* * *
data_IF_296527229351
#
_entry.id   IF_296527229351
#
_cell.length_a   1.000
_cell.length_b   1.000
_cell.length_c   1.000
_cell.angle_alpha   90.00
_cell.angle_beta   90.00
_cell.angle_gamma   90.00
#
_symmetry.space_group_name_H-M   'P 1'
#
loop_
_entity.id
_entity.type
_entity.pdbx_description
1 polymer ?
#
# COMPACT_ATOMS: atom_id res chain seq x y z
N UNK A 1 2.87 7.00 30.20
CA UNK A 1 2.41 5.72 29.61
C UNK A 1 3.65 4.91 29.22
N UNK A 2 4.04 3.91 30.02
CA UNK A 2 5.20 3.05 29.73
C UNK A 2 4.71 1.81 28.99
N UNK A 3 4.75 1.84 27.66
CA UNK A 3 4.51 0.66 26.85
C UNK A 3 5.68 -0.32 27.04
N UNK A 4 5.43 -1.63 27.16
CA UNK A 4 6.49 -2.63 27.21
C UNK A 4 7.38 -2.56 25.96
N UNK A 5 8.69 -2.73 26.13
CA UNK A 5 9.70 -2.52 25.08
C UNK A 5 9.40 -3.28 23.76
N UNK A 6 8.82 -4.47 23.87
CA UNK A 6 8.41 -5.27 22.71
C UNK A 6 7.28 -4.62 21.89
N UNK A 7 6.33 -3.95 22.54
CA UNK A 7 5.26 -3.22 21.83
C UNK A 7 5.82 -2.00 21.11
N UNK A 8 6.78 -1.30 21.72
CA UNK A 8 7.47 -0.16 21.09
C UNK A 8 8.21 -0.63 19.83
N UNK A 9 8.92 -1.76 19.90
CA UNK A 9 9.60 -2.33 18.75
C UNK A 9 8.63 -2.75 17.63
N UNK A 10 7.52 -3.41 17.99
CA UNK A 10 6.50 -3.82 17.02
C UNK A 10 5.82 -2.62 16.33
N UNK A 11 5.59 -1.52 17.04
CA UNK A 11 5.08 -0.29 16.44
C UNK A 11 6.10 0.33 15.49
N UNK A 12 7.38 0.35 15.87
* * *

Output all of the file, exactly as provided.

data_IF_296527229351
#
_entry.id   IF_296527229351
#
_cell.length_a   1.000
_cell.length_b   1.000
_cell.length_c   1.000
_cell.angle_alpha   90.00
_cell.angle_beta   90.00
_cell.angle_gamma   90.00
#
_symmetry.space_group_name_H-M   'P 1'
#
loop_
_entity.id
_entity.type
_entity.pdbx_description
1 polymer ?
#
# COMPACT_ATOMS: atom_id res chain seq x y z
N UNK A 1 2.87 7.00 30.20
CA UNK A 1 2.41 5.72 29.61
C UNK A 1 3.65 4.91 29.22
N UNK A 2 4.04 3.91 30.02
CA UNK A 2 5.20 3.05 29.73
C UNK A 2 4.71 1.81 28.99
N UNK A 3 4.75 1.84 27.66
CA UNK A 3 4.51 0.66 26.85
C UNK A 3 5.68 -0.32 27.04
N UNK A 4 5.43 -1.63 27.16
CA UNK A 4 6.49 -2.63 27.21
C UNK A 4 7.38 -2.56 25.96
N UNK A 5 8.69 -2.73 26.13
CA UNK A 5 9.70 -2.52 25.08
C UNK A 5 9.40 -3.28 23.76
N UNK A 6 8.82 -4.47 23.87
CA UNK A 6 8.41 -5.27 22.71
C UNK A 6 7.28 -4.62 21.89
N UNK A 7 6.33 -3.95 22.54
CA UNK A 7 5.26 -3.22 21.83
C UNK A 7 5.82 -2.00 21.11
N UNK A 8 6.78 -1.30 21.72
CA UNK A 8 7.47 -0.16 21.09
C UNK A 8 8.21 -0.63 19.83
N UNK A 9 8.92 -1.76 19.90
CA UNK A 9 9.60 -2.33 18.75
C UNK A 9 8.63 -2.75 17.63
N UNK A 10 7.52 -3.41 17.99
CA UNK A 10 6.50 -3.82 17.02
C UNK A 10 5.82 -2.62 16.33
N UNK A 11 5.59 -1.52 17.04
CA UNK A 11 5.08 -0.29 16.44
C UNK A 11 6.10 0.33 15.49
N UNK A 12 7.38 0.35 15.87